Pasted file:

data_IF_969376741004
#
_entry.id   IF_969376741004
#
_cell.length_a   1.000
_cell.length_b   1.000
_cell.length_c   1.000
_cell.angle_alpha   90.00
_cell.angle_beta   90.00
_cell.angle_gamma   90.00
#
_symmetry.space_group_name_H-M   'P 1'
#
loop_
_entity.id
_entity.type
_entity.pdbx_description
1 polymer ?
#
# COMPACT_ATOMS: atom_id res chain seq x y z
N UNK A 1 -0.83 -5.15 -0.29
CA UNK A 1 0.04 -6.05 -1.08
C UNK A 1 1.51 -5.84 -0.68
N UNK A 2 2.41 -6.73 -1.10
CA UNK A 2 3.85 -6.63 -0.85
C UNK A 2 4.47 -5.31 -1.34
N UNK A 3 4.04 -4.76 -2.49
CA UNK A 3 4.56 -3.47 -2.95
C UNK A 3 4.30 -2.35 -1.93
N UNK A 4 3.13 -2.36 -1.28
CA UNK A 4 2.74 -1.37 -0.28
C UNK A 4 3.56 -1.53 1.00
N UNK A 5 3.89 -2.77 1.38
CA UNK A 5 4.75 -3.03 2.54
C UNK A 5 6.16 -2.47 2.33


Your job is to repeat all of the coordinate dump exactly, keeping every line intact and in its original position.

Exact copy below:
data_IF_969376741004
#
_entry.id   IF_969376741004
#
_cell.length_a   1.000
_cell.length_b   1.000
_cell.length_c   1.000
_cell.angle_alpha   90.00
_cell.angle_beta   90.00
_cell.angle_gamma   90.00
#
_symmetry.space_group_name_H-M   'P 1'
#
loop_
_entity.id
_entity.type
_entity.pdbx_description
1 polymer ?
#
# COMPACT_ATOMS: atom_id res chain seq x y z
N UNK A 1 -0.83 -5.15 -0.29
CA UNK A 1 0.04 -6.05 -1.08
C UNK A 1 1.51 -5.84 -0.68
N UNK A 2 2.41 -6.73 -1.10
CA UNK A 2 3.85 -6.63 -0.85
C UNK A 2 4.47 -5.31 -1.34
N UNK A 3 4.04 -4.76 -2.49
CA UNK A 3 4.56 -3.47 -2.95
C UNK A 3 4.30 -2.35 -1.93
N UNK A 4 3.13 -2.36 -1.28
CA UNK A 4 2.74 -1.37 -0.28
C UNK A 4 3.56 -1.53 1.00
N UNK A 5 3.89 -2.77 1.38
CA UNK A 5 4.75 -3.03 2.54
C UNK A 5 6.16 -2.47 2.33